Several questions worry me about Ackerman’s proposal. He suggests, and current events demonstrate, that the president today has assumed many powers that may violate laws, even emergency anti-terrorism laws. If Congress passes laws that suspend civil liberties, what will keep the president from overreaching even further? Ackerman puts faith in judicial oversight, but his first chapter demonstrates how easy it is for courts to defer to overreaching after a terrorist attack. He puts faith in Congress, but much of today’s Congressional debate equates criticism of presidential strategies with cowardice hardly a lofty argument (although he does persuasively make the case that the current president lacks a supermajority today).
Perhaps most important, Ackerman puts faith in law enforcement to target likely suspects objectively, based on facts, not fear. In this faith, I believe he minimizes ethnic and racial hysteria, which is unfortunately part of the fabric of every emergency this country has ever faced. Ackerman’s primary justification for emergency powers relates to his perception that suspension of civil liberties will lessen the likelihood of a second attack. He presents no facts, however, to support that assertion. After the bombings by Timothy McVeigh in Oklahoma, many believed Muslim extremists were responsible; imagine the damage that would have occurred had the president rounded up Muslim citizens, only to learn that in fact, a home-grown militia member was responsible. Monetary compensation would not have begun to repair the resultant societal damage, and those (Muslim) communities could have become breeding grounds for real terrorists.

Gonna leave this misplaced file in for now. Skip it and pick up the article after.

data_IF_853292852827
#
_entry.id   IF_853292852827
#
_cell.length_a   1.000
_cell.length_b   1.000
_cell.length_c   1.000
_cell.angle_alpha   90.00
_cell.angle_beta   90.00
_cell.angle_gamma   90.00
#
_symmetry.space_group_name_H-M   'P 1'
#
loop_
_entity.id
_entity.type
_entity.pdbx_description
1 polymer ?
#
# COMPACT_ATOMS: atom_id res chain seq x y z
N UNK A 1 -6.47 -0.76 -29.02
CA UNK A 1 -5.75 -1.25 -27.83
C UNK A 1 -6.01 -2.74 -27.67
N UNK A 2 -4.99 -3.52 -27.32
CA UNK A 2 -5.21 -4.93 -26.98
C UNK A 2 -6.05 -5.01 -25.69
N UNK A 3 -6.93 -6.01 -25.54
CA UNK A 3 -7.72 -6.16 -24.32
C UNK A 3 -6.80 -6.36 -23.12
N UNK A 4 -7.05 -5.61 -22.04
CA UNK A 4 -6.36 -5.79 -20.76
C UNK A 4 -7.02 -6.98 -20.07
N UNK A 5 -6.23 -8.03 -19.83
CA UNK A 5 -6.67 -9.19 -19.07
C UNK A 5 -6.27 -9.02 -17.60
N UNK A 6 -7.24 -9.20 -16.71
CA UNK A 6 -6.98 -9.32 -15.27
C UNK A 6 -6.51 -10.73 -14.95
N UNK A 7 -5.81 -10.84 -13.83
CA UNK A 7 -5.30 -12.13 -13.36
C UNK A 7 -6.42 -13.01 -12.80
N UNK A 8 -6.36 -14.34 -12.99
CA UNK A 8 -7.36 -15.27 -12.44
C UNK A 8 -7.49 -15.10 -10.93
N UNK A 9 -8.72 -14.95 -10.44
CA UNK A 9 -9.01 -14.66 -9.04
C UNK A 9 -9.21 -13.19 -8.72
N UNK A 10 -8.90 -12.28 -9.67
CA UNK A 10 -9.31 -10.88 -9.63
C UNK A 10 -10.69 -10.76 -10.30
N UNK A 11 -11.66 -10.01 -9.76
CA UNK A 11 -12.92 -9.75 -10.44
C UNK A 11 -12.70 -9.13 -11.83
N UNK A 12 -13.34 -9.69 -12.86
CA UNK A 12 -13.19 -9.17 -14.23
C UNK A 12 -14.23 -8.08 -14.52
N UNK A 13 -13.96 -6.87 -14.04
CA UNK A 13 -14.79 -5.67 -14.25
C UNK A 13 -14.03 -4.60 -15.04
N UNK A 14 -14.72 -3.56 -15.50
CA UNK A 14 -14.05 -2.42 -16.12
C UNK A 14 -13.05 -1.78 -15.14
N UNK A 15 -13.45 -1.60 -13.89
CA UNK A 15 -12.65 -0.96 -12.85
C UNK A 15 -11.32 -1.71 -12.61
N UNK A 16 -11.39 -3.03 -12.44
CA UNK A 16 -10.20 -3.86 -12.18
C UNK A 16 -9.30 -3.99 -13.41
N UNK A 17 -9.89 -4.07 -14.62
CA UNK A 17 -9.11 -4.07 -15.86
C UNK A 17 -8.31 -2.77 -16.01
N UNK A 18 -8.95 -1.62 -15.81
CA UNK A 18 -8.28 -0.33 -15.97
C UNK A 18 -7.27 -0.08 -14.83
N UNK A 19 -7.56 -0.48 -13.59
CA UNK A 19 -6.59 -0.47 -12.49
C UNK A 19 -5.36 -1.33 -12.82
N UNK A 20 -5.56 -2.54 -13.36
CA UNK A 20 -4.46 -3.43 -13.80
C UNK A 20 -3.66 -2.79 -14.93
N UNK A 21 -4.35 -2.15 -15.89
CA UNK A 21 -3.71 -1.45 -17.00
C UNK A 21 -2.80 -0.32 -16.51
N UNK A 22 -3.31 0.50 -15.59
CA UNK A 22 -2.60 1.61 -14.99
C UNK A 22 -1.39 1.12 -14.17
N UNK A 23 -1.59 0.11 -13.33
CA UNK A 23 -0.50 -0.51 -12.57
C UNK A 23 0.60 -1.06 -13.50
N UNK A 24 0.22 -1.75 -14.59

On the other hand, Ackerman’s proposal makes a strong pragmatic argument for the lesser of two evils. A temporary suspension of civil liberties with a supermajorities’ protection to limit its duration is better than the blatant and never-ending power plays we have witnessed in recent years. Ackerman himself rejects such reasoning, however, claiming a more principled foundation.
The bottom line is that we have much to lose by suspending civil liberties standards, even for a short time. Ackerman eloquently explains the importance of our tradition of civil liberties as a protector of our core values and way of life. One could argue that protection of civil liberties is the essence of all we are trying to protect from terrorism. How quickly suspension of civil liberties could turn into a victory for the terrorists who, unable to destroy our government, could succeed in destroying our most precious values.
There is much more in Ackerman’s short bookincluding proposals to establish better lines of succession in all three branches of government, should Washington, D.C., suffer a debilitating attack. While I was not entirely persuaded by the author’s arguments, Before the Next Attack offers much to ponder. This is a book I highly recommend for everyone to read and debate.